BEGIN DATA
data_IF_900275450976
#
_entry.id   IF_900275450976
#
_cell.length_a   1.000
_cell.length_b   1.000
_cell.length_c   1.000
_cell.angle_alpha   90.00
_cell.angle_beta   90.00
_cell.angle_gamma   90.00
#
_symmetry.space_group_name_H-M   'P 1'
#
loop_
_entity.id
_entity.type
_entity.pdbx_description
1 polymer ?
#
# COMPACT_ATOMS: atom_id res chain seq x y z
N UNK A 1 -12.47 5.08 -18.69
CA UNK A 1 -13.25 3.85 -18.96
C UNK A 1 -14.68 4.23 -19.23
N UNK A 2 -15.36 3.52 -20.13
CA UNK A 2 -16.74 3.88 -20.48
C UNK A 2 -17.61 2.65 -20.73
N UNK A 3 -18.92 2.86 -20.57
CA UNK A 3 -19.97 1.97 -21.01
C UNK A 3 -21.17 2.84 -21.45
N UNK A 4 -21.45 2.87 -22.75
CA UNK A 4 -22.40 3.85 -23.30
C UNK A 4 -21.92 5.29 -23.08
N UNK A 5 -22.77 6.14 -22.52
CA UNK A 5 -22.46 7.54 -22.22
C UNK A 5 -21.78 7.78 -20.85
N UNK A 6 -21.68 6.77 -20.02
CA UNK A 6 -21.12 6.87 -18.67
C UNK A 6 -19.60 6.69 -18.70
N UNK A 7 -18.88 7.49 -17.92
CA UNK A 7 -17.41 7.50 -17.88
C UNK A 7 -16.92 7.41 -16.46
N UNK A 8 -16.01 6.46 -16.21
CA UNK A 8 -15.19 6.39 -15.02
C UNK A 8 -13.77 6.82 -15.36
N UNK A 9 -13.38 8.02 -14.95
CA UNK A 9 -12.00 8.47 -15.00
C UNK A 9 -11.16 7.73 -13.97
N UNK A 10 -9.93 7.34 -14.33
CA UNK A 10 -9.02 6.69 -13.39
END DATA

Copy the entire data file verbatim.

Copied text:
data_IF_900275450976
#
_entry.id   IF_900275450976
#
_cell.length_a   1.000
_cell.length_b   1.000
_cell.length_c   1.000
_cell.angle_alpha   90.00
_cell.angle_beta   90.00
_cell.angle_gamma   90.00
#
_symmetry.space_group_name_H-M   'P 1'
#
loop_
_entity.id
_entity.type
_entity.pdbx_description
1 polymer ?
#
# COMPACT_ATOMS: atom_id res chain seq x y z
N UNK A 1 -12.47 5.08 -18.69
CA UNK A 1 -13.25 3.85 -18.96
C UNK A 1 -14.68 4.23 -19.23
N UNK A 2 -15.36 3.52 -20.13
CA UNK A 2 -16.74 3.88 -20.48
C UNK A 2 -17.61 2.65 -20.73
N UNK A 3 -18.92 2.86 -20.57
CA UNK A 3 -19.97 1.97 -21.01
C UNK A 3 -21.17 2.84 -21.45
N UNK A 4 -21.45 2.87 -22.75
CA UNK A 4 -22.40 3.85 -23.30
C UNK A 4 -21.92 5.29 -23.08
N UNK A 5 -22.77 6.14 -22.52
CA UNK A 5 -22.46 7.54 -22.22
C UNK A 5 -21.78 7.78 -20.85
N UNK A 6 -21.68 6.77 -20.02
CA UNK A 6 -21.12 6.87 -18.67
C UNK A 6 -19.60 6.69 -18.70
N UNK A 7 -18.88 7.49 -17.92
CA UNK A 7 -17.41 7.50 -17.88
C UNK A 7 -16.92 7.41 -16.46
N UNK A 8 -16.01 6.46 -16.21
CA UNK A 8 -15.19 6.39 -15.02
C UNK A 8 -13.77 6.82 -15.36
N UNK A 9 -13.38 8.02 -14.95
CA UNK A 9 -12.00 8.47 -15.00
C UNK A 9 -11.16 7.73 -13.97
N UNK A 10 -9.93 7.34 -14.33
CA UNK A 10 -9.02 6.69 -13.39